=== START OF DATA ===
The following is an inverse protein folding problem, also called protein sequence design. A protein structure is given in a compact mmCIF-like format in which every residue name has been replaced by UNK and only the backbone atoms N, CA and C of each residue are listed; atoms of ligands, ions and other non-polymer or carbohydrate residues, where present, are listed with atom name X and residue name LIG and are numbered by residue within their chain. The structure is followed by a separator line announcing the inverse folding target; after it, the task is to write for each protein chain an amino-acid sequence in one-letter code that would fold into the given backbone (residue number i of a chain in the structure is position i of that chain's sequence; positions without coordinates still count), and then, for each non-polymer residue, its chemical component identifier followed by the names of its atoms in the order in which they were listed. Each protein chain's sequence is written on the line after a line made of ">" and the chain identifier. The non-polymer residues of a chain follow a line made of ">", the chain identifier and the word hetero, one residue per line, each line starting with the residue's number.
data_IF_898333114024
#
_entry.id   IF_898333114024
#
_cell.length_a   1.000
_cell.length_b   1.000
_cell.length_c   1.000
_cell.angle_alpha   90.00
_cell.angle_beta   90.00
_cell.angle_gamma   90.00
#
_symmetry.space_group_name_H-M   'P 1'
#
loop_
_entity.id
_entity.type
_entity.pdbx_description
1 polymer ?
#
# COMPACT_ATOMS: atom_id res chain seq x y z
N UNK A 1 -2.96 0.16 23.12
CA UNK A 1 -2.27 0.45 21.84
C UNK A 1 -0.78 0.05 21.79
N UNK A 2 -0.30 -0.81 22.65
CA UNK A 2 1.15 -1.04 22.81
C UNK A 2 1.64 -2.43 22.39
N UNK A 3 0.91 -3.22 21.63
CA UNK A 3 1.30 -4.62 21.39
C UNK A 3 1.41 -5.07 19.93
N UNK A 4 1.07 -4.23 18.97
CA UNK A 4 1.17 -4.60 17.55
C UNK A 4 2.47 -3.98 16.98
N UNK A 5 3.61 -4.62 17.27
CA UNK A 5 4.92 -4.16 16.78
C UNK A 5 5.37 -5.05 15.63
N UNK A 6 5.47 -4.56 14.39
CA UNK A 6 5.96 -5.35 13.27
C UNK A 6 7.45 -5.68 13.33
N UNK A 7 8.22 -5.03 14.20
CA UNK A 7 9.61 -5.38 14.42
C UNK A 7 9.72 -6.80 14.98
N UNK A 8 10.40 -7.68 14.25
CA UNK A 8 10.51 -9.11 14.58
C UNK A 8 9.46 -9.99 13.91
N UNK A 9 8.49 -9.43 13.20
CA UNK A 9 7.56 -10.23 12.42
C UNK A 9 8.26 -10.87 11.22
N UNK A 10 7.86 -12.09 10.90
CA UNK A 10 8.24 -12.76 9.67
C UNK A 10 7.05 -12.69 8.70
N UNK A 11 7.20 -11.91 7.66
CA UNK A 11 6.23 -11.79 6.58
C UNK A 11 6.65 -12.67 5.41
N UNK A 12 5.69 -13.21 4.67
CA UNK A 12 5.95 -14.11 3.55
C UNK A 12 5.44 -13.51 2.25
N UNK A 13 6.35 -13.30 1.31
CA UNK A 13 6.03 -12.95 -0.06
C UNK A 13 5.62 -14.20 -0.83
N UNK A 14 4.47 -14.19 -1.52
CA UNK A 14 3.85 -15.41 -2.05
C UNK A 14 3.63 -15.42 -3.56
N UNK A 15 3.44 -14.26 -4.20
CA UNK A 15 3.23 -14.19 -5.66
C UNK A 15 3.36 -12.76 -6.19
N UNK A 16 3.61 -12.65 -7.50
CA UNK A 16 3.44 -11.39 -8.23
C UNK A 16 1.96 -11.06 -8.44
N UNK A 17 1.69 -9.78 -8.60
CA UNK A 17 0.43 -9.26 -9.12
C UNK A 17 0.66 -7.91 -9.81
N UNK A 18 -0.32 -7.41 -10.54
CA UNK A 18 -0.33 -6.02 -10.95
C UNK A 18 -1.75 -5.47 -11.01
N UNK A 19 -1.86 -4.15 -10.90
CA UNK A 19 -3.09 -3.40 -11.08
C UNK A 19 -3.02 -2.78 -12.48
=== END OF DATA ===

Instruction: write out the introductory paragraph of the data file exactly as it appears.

The following is an inverse protein folding problem, also called protein sequence design. A protein structure is given in a compact mmCIF-like format in which every residue name has been replaced by UNK and only the backbone atoms N, CA and C of each residue are listed; atoms of ligands, ions and other non-polymer or carbohydrate residues, where present, are listed with atom name X and residue name LIG and are numbered by residue within their chain. The structure is followed by a separator line announcing the inverse folding target; after it, the task is to write for each protein chain an amino-acid sequence in one-letter code that would fold into the given backbone (residue number i of a chain in the structure is position i of that chain's sequence; positions without coordinates still count), and then, for each non-polymer residue, its chemical component identifier followed by the names of its atoms in the order in which they were listed. Each protein chain's sequence is written on the line after a line made of ">" and the chain identifier. The non-polymer residues of a chain follow a line made of ">", the chain identifier and the word hetero, one residue per line, each line starting with the residue's number.